My day begins any time before 6am and sometimes as early as 2am, often with an idea for my class of 10- and 11-year-olds. I immediately leave the bed to jot the thought down before it fades. The best ideas usually occur to me in the wee small hours. That's the only time that I have for myself, while my 18-month-old daughter sleeps soundly in her crib.
After writing down my flash of inspiration, I doze off again and the alarm wakes me up at 6am. I quickly catch up with some marking before it's time to get into the rigmarole of daily business.
I get both my children ready by 7.30am, making breakfast, feeding them and packing their bags. As I drive them to school, I listen to them babble, sort out little fights and make plans for the evening; usually birthday parties or play dates. Getting out of the car with an 18-month-old in my arms, a super-heavy laptop bag on one shoulder and a fully loaded baby bag on the other (while ushering a five-year-old out of the door) is a major struggle every day, particularly in the scorching Indian summer.
A day with my class of 20 at Pathways School Noida, in New Delhi, typically begins with warm wishes, assignment submissions, marking attendance and a peep into my "secret-sharing box" to see if there is a note that needs attention.
My pupils come from affluent families where they enjoy many worldly comforts and I often find that they are competitive about possessions. They whisper about the number of cars their family has or the latest iPad they have bought. For them it's natural, but my challenge as an educator is to highlight the great economic divide that exists in India. It's important for these children to understand the difference between needs and wants.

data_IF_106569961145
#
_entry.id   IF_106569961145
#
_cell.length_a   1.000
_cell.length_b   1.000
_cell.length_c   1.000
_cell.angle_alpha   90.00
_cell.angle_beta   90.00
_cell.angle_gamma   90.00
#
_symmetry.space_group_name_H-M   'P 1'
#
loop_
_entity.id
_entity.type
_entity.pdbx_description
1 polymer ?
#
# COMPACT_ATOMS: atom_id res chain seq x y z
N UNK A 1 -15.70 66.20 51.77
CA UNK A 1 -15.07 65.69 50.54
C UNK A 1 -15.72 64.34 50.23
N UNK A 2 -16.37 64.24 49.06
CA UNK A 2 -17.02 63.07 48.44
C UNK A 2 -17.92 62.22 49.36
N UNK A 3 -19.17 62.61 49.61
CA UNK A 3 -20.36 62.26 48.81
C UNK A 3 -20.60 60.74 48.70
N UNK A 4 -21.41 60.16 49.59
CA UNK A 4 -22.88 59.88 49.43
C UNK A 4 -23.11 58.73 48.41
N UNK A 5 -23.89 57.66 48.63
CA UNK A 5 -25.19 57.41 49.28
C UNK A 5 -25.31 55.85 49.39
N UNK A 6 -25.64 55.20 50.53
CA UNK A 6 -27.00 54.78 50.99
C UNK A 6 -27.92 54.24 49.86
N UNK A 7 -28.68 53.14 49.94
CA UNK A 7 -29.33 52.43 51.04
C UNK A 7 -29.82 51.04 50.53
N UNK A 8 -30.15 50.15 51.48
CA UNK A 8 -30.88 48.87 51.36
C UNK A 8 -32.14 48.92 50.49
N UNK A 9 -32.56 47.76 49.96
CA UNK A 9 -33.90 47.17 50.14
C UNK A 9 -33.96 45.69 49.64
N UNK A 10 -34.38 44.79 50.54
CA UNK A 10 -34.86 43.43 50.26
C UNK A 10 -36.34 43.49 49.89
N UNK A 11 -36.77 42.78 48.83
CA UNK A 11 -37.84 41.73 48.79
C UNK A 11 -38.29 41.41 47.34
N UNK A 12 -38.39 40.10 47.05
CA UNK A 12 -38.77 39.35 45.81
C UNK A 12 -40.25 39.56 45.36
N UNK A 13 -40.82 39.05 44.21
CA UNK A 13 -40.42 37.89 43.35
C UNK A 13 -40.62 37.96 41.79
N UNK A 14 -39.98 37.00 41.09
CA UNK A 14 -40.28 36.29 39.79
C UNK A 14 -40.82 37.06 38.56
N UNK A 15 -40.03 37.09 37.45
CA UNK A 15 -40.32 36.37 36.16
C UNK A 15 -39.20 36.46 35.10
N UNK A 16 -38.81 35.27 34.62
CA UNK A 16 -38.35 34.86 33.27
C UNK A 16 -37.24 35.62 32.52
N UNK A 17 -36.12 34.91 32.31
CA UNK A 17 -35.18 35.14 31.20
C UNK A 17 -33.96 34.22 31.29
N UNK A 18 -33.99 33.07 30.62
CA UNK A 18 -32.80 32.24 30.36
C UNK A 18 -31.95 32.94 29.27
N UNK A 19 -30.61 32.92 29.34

A reflective question comes to my rescue: "Before you buy something, ask yourself `Do I really need it?' " This leads to a sensible discussion about the distinction between needs and wants. I know deep down that my pupils do not really think too much about this. On the day that just one of them seriously considers these issues, I will cheer.
Our reflection exercises continue. After a short while, the students edit each other's work and give feedback. We review our term goals and I assign merits for good citizenship.
After eight hours at school, I switch back to mummy mode and drive home with my brood. An hour later, I open my laptop to answer my emails, send reminders of tasks to my students and attend to parents' concerns and queries. While all this is going on, I socialise with my friends through Facebook and WhatsApp. By this time, my two have usually started screaming, wanting to leave the house for their evening play dates.
It's hard to strike a perfect balance between work and personal life, but I find it exhilarating and rewarding when I see all 22 of my kids - my class at school and my two at home - growing beautifully and developing independent minds.
Your day Do you want to tell the world's teachers about your working day, the unique circumstances in which you teach or the brilliance of your class? If so, email firstname.lastname@example.org We will give your school pound;100 if your story is published.
Do you want to tell the world's teachers about your working day, the unique circumstances in which you teach or the brilliance of your class? If so, email email@example.com We will give your school pound;100 if your story is published.
We will give your school pound;100 if your story is published.